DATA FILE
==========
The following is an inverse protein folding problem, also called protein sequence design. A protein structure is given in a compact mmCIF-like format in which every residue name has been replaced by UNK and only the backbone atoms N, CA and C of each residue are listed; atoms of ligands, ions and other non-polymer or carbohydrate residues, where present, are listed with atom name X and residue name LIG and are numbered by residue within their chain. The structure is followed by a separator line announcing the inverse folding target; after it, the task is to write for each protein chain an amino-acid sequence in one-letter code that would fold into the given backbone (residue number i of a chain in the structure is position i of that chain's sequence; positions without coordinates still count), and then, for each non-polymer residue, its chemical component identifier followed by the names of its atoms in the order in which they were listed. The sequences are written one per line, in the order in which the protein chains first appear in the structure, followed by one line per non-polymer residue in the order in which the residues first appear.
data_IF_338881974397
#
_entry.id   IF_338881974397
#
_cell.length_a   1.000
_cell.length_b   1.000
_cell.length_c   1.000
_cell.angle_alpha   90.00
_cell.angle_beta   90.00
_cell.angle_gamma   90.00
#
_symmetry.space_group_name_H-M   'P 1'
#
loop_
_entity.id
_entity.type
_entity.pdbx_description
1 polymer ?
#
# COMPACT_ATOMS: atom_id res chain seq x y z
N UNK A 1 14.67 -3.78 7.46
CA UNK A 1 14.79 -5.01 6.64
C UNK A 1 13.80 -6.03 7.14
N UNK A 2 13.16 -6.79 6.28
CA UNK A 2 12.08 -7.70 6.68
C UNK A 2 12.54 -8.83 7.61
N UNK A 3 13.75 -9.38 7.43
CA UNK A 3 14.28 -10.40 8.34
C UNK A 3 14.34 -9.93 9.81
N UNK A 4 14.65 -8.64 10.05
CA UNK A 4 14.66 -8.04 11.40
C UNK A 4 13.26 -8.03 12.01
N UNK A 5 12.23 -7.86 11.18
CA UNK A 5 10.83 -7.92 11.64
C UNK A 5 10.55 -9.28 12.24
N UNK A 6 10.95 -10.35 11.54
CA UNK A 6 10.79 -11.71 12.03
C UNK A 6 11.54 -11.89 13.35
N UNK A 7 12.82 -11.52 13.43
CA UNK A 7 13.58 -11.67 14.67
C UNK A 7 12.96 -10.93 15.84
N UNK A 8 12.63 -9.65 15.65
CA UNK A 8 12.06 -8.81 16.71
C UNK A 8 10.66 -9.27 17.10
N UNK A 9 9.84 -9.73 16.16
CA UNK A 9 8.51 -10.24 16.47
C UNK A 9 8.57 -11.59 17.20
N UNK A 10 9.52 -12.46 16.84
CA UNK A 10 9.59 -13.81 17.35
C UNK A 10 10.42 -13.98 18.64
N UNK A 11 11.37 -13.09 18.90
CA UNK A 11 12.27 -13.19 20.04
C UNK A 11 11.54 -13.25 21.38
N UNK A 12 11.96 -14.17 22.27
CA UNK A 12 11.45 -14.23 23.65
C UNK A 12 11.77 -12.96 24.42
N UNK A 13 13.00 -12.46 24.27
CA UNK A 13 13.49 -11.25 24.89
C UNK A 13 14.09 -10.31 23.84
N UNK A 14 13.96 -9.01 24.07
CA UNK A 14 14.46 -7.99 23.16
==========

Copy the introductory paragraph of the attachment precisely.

The following is an inverse protein folding problem, also called protein sequence design. A protein structure is given in a compact mmCIF-like format in which every residue name has been replaced by UNK and only the backbone atoms N, CA and C of each residue are listed; atoms of ligands, ions and other non-polymer or carbohydrate residues, where present, are listed with atom name X and residue name LIG and are numbered by residue within their chain. The structure is followed by a separator line announcing the inverse folding target; after it, the task is to write for each protein chain an amino-acid sequence in one-letter code that would fold into the given backbone (residue number i of a chain in the structure is position i of that chain's sequence; positions without coordinates still count), and then, for each non-polymer residue, its chemical component identifier followed by the names of its atoms in the order in which they were listed. The sequences are written one per line, in the order in which the protein chains first appear in the structure, followed by one line per non-polymer residue in the order in which the residues first appear.